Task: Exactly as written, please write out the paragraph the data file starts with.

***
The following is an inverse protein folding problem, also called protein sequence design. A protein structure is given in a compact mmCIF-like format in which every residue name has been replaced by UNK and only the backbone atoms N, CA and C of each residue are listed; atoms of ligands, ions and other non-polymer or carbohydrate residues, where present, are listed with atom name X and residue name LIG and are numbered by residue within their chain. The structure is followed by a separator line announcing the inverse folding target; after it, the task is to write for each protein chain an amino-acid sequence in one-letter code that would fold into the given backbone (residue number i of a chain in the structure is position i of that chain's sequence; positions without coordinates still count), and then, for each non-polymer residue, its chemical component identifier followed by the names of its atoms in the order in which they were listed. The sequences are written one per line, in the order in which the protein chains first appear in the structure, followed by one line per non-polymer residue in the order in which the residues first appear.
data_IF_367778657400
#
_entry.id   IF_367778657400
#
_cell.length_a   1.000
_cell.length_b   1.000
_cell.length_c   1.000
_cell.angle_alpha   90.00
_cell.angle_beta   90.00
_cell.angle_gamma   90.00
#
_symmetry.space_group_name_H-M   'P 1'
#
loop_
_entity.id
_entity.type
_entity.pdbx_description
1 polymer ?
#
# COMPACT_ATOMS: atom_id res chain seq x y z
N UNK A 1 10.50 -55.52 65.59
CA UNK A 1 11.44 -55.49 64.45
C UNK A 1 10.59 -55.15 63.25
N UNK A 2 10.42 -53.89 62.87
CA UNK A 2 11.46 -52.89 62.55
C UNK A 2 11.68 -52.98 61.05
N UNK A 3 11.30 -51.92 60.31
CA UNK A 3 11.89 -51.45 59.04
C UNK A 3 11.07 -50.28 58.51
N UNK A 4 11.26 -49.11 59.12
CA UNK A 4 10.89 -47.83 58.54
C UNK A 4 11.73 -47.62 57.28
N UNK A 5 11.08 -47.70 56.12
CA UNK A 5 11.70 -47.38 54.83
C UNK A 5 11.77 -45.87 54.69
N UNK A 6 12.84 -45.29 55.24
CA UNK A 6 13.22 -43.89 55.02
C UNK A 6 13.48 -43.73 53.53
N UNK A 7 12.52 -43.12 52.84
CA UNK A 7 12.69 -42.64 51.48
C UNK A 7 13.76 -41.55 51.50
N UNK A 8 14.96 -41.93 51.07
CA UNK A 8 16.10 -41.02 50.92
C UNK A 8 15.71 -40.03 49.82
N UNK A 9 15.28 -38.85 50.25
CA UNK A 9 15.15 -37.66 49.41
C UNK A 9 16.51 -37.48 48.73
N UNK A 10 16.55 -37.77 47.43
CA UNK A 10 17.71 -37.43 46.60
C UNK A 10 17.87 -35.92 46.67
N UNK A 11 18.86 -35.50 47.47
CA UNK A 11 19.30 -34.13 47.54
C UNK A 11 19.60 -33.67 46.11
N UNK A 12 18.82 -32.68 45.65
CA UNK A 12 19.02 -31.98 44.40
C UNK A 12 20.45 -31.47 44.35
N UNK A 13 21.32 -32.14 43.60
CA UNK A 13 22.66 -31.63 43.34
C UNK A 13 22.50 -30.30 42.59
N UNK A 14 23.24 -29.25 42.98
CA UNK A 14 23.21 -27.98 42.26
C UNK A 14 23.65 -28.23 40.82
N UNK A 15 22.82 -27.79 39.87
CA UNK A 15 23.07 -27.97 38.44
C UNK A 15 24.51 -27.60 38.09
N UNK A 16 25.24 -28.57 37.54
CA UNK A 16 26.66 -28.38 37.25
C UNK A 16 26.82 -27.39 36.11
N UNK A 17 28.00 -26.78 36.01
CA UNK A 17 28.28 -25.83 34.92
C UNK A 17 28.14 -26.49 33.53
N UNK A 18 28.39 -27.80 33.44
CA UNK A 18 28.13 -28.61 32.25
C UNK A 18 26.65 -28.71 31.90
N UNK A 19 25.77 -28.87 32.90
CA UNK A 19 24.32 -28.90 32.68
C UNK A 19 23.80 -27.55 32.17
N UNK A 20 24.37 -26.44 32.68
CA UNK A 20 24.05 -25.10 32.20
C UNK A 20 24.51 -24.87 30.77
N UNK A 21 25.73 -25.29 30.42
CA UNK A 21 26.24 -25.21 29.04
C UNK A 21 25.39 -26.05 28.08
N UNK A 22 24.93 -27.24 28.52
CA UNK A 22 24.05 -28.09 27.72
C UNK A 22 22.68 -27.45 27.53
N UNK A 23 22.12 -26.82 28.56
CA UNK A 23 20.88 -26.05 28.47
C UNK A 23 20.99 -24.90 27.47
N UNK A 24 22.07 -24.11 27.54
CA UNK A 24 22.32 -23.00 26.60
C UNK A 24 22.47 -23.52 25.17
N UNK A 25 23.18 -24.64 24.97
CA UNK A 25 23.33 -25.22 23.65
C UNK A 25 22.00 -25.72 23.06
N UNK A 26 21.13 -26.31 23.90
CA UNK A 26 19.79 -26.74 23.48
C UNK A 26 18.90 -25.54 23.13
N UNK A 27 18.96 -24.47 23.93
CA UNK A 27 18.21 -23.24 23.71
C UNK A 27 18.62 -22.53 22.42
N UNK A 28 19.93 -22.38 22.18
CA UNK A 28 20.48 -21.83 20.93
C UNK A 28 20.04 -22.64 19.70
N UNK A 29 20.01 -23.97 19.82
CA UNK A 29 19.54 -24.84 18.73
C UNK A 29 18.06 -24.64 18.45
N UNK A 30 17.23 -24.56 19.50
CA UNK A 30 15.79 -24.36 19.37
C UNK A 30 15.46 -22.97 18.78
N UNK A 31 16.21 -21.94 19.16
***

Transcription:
The following is an inverse protein folding problem, also called protein sequence design. A protein structure is given in a compact mmCIF-like format in which every residue name has been replaced by UNK and only the backbone atoms N, CA and C of each residue are listed; atoms of ligands, ions and other non-polymer or carbohydrate residues, where present, are listed with atom name X and residue name LIG and are numbered by residue within their chain. The structure is followed by a separator line announcing the inverse folding target; after it, the task is to write for each protein chain an amino-acid sequence in one-letter code that would fold into the given backbone (residue number i of a chain in the structure is position i of that chain's sequence; positions without coordinates still count), and then, for each non-polymer residue, its chemical component identifier followed by the names of its atoms in the order in which they were listed. The sequences are written one per line, in the order in which the protein chains first appear in the structure, followed by one line per non-polymer residue in the order in which the residues first appear.